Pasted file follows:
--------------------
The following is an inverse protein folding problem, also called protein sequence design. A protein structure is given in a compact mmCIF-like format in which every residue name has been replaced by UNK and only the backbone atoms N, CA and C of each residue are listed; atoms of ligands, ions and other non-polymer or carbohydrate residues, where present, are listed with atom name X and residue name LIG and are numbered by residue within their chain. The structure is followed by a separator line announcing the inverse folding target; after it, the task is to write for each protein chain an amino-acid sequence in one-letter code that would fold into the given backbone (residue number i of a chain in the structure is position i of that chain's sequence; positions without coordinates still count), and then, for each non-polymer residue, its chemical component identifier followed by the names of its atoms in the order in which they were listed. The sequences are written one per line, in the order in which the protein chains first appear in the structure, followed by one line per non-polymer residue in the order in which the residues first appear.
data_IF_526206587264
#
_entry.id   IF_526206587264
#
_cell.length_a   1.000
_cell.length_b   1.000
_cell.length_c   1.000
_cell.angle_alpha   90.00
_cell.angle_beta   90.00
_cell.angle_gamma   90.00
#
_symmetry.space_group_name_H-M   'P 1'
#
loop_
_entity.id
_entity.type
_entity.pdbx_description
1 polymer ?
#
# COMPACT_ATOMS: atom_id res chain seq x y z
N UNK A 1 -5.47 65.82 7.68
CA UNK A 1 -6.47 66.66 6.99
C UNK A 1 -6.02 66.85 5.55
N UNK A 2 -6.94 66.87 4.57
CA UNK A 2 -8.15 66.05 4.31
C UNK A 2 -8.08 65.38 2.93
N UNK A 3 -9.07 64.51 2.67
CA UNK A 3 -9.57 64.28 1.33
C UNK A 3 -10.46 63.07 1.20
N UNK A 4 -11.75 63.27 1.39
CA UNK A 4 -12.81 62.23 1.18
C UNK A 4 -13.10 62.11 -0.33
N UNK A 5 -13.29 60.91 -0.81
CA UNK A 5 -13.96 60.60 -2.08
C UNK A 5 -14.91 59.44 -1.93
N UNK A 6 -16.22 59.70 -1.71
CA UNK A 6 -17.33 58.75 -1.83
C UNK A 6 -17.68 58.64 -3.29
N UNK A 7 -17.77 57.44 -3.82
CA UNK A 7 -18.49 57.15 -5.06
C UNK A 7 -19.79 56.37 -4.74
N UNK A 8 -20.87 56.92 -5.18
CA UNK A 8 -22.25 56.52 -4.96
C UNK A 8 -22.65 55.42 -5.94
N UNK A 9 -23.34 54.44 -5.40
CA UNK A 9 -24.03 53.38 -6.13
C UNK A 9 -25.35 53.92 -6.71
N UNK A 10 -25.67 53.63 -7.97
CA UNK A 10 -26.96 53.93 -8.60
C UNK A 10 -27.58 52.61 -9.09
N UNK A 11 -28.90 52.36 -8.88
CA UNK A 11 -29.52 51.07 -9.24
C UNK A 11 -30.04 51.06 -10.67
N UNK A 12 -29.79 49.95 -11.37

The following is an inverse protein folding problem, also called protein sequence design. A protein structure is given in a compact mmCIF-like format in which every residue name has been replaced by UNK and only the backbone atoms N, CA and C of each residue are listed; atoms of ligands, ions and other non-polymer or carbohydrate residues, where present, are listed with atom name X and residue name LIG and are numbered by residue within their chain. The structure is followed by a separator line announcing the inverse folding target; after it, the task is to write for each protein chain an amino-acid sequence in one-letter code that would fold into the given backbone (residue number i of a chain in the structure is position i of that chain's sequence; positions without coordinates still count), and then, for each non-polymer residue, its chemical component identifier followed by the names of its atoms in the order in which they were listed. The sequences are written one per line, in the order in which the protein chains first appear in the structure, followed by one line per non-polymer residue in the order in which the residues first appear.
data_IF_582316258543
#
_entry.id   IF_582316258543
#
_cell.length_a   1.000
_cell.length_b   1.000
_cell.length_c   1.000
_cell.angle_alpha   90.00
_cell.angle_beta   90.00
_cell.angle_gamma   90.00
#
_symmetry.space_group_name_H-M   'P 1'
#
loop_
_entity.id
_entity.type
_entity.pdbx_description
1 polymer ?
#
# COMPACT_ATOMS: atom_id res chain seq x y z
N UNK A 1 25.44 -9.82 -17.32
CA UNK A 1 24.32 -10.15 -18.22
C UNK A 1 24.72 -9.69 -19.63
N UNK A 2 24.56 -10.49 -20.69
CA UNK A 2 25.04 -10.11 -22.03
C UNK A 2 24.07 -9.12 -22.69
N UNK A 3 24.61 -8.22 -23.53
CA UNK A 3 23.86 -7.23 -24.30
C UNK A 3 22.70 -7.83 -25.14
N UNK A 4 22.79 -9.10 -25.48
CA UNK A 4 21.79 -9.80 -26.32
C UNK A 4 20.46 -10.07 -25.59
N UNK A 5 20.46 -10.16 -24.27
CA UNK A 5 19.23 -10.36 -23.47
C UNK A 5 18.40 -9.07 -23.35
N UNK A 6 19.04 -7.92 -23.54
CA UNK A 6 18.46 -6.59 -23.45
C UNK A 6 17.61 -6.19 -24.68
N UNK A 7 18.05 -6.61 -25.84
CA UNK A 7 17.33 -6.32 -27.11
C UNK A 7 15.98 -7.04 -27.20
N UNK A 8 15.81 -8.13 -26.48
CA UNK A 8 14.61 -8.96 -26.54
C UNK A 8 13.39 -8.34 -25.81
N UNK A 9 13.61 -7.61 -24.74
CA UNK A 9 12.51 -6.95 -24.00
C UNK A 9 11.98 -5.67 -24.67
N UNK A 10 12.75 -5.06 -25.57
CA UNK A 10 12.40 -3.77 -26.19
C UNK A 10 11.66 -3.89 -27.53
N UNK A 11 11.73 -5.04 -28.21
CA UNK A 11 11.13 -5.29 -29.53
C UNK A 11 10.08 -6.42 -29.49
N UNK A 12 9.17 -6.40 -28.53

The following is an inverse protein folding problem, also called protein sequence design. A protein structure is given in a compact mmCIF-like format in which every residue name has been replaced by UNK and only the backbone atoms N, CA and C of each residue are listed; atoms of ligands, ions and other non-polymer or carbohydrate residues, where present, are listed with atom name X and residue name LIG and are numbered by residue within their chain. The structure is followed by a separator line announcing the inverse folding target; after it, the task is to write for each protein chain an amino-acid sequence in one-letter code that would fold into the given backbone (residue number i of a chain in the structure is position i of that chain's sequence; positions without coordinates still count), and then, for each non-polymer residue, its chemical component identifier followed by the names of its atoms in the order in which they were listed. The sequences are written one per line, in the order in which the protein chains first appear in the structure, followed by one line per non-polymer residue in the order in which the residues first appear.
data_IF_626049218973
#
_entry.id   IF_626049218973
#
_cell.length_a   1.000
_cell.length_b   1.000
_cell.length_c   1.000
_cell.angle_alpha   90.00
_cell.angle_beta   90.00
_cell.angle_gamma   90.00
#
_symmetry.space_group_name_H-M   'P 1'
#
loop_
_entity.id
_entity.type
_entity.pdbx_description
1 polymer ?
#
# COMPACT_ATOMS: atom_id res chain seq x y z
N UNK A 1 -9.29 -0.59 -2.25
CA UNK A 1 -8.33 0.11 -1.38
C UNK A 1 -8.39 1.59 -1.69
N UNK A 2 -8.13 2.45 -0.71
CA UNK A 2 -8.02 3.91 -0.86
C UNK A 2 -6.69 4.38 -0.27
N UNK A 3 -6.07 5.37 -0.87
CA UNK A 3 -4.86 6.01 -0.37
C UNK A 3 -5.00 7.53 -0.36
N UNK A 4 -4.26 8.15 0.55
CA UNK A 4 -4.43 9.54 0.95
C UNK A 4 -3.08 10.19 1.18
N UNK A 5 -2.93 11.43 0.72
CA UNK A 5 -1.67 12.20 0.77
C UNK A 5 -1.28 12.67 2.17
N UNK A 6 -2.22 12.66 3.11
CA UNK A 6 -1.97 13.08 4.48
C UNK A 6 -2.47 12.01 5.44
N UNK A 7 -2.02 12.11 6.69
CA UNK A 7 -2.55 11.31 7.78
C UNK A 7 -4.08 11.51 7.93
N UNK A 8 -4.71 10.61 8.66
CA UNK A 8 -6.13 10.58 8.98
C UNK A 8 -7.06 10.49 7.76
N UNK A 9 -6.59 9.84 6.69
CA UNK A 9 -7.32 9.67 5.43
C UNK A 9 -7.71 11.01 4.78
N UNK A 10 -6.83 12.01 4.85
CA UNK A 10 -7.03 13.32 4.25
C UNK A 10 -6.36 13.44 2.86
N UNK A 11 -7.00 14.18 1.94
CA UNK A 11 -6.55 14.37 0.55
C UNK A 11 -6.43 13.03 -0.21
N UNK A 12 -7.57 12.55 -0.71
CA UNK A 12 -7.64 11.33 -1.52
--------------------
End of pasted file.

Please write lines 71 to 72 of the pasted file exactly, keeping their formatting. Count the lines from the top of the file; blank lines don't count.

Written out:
_entity.id
_entity.type